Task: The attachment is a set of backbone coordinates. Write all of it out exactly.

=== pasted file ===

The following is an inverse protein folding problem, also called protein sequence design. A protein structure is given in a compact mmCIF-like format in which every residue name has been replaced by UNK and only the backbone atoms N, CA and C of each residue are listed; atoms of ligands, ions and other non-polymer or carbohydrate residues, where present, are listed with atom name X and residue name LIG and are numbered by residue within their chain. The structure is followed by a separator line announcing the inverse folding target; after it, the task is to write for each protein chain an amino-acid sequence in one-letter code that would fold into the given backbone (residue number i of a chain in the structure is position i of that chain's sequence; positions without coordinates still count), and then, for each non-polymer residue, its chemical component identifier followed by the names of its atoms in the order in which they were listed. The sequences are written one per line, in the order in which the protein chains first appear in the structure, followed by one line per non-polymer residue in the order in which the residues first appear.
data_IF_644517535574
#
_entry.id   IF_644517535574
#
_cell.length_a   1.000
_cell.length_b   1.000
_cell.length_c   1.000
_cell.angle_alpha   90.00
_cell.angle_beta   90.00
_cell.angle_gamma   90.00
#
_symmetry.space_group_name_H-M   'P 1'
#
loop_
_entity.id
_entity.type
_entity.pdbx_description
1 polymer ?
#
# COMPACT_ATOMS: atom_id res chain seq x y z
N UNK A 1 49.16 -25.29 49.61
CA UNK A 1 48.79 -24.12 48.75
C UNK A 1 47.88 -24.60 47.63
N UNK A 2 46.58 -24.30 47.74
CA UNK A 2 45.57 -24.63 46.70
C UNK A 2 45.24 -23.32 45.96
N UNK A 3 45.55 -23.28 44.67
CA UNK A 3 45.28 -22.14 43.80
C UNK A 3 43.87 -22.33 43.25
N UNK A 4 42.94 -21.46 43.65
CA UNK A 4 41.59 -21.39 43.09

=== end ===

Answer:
The following is an inverse protein folding problem, also called protein sequence design. A protein structure is given in a compact mmCIF-like format in which every residue name has been replaced by UNK and only the backbone atoms N, CA and C of each residue are listed; atoms of ligands, ions and other non-polymer or carbohydrate residues, where present, are listed with atom name X and residue name LIG and are numbered by residue within their chain. The structure is followed by a separator line announcing the inverse folding target; after it, the task is to write for each protein chain an amino-acid sequence in one-letter code that would fold into the given backbone (residue number i of a chain in the structure is position i of that chain's sequence; positions without coordinates still count), and then, for each non-polymer residue, its chemical component identifier followed by the names of its atoms in the order in which they were listed. The sequences are written one per line, in the order in which the protein chains first appear in the structure, followed by one line per non-polymer residue in the order in which the residues first appear.
data_IF_644517535574
#
_entry.id   IF_644517535574
#
_cell.length_a   1.000
_cell.length_b   1.000
_cell.length_c   1.000
_cell.angle_alpha   90.00
_cell.angle_beta   90.00
_cell.angle_gamma   90.00
#
_symmetry.space_group_name_H-M   'P 1'
#
loop_
_entity.id
_entity.type
_entity.pdbx_description
1 polymer ?
#
# COMPACT_ATOMS: atom_id res chain seq x y z
N UNK A 1 49.16 -25.29 49.61
CA UNK A 1 48.79 -24.12 48.75
C UNK A 1 47.88 -24.60 47.63
N UNK A 2 46.58 -24.30 47.74
CA UNK A 2 45.57 -24.63 46.70
C UNK A 2 45.24 -23.32 45.96
N UNK A 3 45.55 -23.28 44.67
CA UNK A 3 45.28 -22.14 43.80
C UNK A 3 43.87 -22.33 43.25
N UNK A 4 42.94 -21.46 43.65
CA UNK A 4 41.59 -21.39 43.09